Real Estate Glossary D [Part 6]


Continued from…

:point_right: Real Estate Glossary D [Part 5]


A general decline in the market value of real estate.


Property abandonment or renunciation that is done on purpose. A state of decay.


A sketch or drawing of a building plan made by an architect.


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The gradual depletion of a property’s usefulness due to wear and tear or decay and decline caused by natural causes. One of the causes of depreciation and value loss.

Display home

A structure that resembles a house and is used to entice prospective buyers to enter into contracts for the purchase or construction of similar structures.

A display home is typically located near new housing estates or on a major thoroughfare.


A location with a common characteristic use (such as a retail district, residential district, etc).

Duration of Lease

The lease term. The amount of time the property is leased for. The term of a lease.

Defects liability period

The time limit within which the contractor is required, at his or her own expense, to correct any defects in the completed works caused by faulty materials or workmanship and notified in writing. The period begins on the date of issuance of the ‘certificate of practical completion’ and continues for the duration specified in the contract.

Desk review

A valuation review that is restricted to the report’s data, which may or may not be independently confirmed. Generally, a checklist of items is used. The reviewer verifies calculation accuracy, data reasonableness, methodology appropriateness, and compliance with client guidelines, regulatory requirements, and professional standards.

Determination (Rental)

A decision made by an independent valuer about a disputed rent when the landlord and tenant haven’t been able to come to an agreement or when the valuers for the landlord and tenant or a third party have been unable to reach an agreement.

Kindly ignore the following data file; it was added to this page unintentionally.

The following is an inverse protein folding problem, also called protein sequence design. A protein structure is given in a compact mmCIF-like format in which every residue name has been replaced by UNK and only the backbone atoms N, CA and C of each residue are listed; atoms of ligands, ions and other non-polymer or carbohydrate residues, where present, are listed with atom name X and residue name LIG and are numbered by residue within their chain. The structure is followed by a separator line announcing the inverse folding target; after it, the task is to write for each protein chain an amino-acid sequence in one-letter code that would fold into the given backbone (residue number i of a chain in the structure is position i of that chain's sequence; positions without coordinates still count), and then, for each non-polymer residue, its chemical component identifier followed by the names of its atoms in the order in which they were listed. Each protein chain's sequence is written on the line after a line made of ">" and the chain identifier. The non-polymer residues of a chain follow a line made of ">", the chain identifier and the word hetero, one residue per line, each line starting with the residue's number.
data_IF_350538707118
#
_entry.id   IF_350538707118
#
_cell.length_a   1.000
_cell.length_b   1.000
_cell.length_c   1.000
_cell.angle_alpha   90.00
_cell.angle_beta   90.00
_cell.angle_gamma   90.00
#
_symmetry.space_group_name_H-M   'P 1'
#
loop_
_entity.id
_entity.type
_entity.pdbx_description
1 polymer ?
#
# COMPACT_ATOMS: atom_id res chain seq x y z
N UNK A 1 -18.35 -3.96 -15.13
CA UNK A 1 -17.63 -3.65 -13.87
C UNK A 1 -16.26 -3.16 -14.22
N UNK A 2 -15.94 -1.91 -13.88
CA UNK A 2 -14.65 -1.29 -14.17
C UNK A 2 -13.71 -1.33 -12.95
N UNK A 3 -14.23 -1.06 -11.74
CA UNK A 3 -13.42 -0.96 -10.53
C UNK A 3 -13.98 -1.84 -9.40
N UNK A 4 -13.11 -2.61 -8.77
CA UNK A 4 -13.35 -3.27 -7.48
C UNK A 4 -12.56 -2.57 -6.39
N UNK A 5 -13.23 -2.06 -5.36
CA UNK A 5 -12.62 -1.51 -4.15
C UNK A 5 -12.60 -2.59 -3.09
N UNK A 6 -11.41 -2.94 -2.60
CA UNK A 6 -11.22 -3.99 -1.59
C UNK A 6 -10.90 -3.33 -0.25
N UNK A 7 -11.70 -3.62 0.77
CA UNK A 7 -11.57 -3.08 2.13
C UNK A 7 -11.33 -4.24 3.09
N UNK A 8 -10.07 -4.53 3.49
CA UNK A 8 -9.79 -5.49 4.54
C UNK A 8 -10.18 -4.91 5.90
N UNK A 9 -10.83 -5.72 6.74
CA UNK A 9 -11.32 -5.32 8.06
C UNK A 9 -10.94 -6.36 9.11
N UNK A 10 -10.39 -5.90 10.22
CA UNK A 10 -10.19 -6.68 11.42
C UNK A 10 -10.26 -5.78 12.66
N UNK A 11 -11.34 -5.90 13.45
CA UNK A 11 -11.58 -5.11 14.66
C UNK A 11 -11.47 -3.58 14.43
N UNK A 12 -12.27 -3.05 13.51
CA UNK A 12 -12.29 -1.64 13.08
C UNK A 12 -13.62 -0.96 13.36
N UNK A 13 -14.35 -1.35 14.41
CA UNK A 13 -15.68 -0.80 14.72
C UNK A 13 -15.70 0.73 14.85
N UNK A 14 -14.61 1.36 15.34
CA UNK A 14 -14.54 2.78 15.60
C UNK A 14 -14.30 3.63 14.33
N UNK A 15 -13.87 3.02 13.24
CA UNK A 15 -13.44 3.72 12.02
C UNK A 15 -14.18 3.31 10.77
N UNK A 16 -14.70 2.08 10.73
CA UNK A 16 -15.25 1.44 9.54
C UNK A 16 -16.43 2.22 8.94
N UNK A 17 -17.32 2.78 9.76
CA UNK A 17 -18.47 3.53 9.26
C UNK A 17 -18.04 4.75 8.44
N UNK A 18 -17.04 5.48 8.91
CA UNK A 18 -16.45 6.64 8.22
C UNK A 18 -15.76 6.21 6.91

Development approval

Approval from the appropriate planning authority to build, add to, modify, or change the structure of a property.

Development control plan (DCP)

Local government agencies that are in charge of town planning are required to make plans that show how property and land development will happen in their areas.

Development control plans are the names for these plans. The local government then looks at all development applications through the lens of these development control plans before giving or denying permission to build. LEPs have more power than DCPs. But
DCPs can’t be different from or at odds with LEPs. DCPs provide more detail than LEPs.

Development cost

The total cost of developing a project, including direct labour and material costs, contractor overhead and profit, and indirect costs such as taxes and development loan interest.

Development standard

Any rule in a planning instrument or deemed planning instrument that is based on a number and is used to control development.

Direct vacancy

Building vacancy available for direct occupation from owner. This excludes any sublease vacancy that may be available from a tenant.


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Discounted cash flow analysis

a) A way to look at investment opportunities in which annual cash flows are discounted to get their Net Present Value (NPV) or Internal Rate of Return (IRR). Also used as a basis for valuing some types of property;

(b) a method of financial modelling based on explicit assumptions about the future cash flow of a business or property. As a well-known method of valuing based on income, DCF analysis involves predicting a series of periodic cash flows for an operating property, a property in development, or a business. A market-based discount rate is applied to this series of projected cash flows to get an idea of how much the income stream from the property or business is worth right now. In the case of operating real estate, cash flow is usually estimated by taking gross income, minus vacancy and collection losses, minus operating expenses, and dividing by the number of periods in the year. The series of net operating incomes from each period is then discounted, along with an estimate of the reversion/terminal value at the end of the projection period. In the case of development properties, estimates of capital outlays, development costs, and expected sales income are used to come up with a series of net cash flows, which are then discounted over the projected development and marketing periods. In the case of a business, estimates of the cash flows and the value of the business at the end of the projection period are discounted. The internal rate of return (IRR) and net present value are two of the most common ways that DCF analysis is used (NPV).

Dark Space